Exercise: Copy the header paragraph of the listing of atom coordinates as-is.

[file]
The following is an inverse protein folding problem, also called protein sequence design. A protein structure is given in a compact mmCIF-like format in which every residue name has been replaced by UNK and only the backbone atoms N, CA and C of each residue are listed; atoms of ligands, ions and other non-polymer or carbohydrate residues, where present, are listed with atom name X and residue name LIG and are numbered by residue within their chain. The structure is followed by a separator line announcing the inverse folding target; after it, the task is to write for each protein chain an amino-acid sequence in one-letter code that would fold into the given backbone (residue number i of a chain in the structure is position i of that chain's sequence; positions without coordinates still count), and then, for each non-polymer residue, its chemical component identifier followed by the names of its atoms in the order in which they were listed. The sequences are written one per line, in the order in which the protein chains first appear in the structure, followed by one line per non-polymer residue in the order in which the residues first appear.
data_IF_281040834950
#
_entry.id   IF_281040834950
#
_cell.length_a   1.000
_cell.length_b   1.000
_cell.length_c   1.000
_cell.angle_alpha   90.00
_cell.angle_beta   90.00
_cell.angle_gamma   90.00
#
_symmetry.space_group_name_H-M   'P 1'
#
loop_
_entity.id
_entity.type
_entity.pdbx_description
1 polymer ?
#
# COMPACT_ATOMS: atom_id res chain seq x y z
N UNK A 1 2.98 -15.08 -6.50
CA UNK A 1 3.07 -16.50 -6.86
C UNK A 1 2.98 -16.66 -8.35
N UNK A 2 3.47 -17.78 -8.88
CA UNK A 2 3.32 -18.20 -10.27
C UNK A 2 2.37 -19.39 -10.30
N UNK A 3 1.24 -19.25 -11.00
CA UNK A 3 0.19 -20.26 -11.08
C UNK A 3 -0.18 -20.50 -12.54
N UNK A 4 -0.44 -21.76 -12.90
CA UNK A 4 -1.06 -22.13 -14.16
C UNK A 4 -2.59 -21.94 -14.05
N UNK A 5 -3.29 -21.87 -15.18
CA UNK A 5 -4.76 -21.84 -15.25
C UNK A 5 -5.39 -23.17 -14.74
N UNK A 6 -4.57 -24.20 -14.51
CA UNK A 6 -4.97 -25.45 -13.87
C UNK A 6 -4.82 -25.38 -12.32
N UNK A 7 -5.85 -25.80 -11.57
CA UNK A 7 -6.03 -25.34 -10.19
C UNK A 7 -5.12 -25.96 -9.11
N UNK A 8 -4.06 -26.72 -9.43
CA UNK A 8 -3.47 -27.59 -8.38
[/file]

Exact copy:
The following is an inverse protein folding problem, also called protein sequence design. A protein structure is given in a compact mmCIF-like format in which every residue name has been replaced by UNK and only the backbone atoms N, CA and C of each residue are listed; atoms of ligands, ions and other non-polymer or carbohydrate residues, where present, are listed with atom name X and residue name LIG and are numbered by residue within their chain. The structure is followed by a separator line announcing the inverse folding target; after it, the task is to write for each protein chain an amino-acid sequence in one-letter code that would fold into the given backbone (residue number i of a chain in the structure is position i of that chain's sequence; positions without coordinates still count), and then, for each non-polymer residue, its chemical component identifier followed by the names of its atoms in the order in which they were listed. The sequences are written one per line, in the order in which the protein chains first appear in the structure, followed by one line per non-polymer residue in the order in which the residues first appear.